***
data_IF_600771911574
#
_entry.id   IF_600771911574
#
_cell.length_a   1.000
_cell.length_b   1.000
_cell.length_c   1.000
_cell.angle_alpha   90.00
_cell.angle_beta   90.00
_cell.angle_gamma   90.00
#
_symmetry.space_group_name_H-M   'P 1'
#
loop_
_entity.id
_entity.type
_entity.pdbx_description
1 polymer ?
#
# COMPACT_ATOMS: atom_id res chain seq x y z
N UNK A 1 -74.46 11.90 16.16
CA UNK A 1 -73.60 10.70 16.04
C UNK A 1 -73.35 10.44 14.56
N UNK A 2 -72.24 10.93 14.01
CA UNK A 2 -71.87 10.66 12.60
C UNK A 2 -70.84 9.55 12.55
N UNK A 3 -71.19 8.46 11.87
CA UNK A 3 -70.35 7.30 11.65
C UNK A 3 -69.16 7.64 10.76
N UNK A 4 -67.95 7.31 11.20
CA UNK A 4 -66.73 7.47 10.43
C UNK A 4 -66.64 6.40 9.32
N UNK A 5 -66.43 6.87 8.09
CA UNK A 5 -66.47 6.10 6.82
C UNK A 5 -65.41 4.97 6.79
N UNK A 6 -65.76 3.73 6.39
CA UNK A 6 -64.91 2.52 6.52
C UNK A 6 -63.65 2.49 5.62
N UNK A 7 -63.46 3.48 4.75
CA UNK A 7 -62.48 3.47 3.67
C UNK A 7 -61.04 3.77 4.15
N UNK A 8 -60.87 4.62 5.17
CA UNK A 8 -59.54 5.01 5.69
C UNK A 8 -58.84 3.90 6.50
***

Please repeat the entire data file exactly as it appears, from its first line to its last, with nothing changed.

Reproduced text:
data_IF_600771911574
#
_entry.id   IF_600771911574
#
_cell.length_a   1.000
_cell.length_b   1.000
_cell.length_c   1.000
_cell.angle_alpha   90.00
_cell.angle_beta   90.00
_cell.angle_gamma   90.00
#
_symmetry.space_group_name_H-M   'P 1'
#
loop_
_entity.id
_entity.type
_entity.pdbx_description
1 polymer ?
#
# COMPACT_ATOMS: atom_id res chain seq x y z
N UNK A 1 -74.46 11.90 16.16
CA UNK A 1 -73.60 10.70 16.04
C UNK A 1 -73.35 10.44 14.56
N UNK A 2 -72.24 10.93 14.01
CA UNK A 2 -71.87 10.66 12.60
C UNK A 2 -70.84 9.55 12.55
N UNK A 3 -71.19 8.46 11.87
CA UNK A 3 -70.35 7.30 11.65
C UNK A 3 -69.16 7.64 10.76
N UNK A 4 -67.95 7.31 11.20
CA UNK A 4 -66.73 7.47 10.43
C UNK A 4 -66.64 6.40 9.32
N UNK A 5 -66.43 6.87 8.09
CA UNK A 5 -66.47 6.10 6.82
C UNK A 5 -65.41 4.97 6.79
N UNK A 6 -65.76 3.73 6.39
CA UNK A 6 -64.91 2.52 6.52
C UNK A 6 -63.65 2.49 5.62
N UNK A 7 -63.46 3.48 4.75
CA UNK A 7 -62.48 3.47 3.67
C UNK A 7 -61.04 3.77 4.15
N UNK A 8 -60.87 4.62 5.17
CA UNK A 8 -59.54 5.01 5.69
C UNK A 8 -58.84 3.90 6.50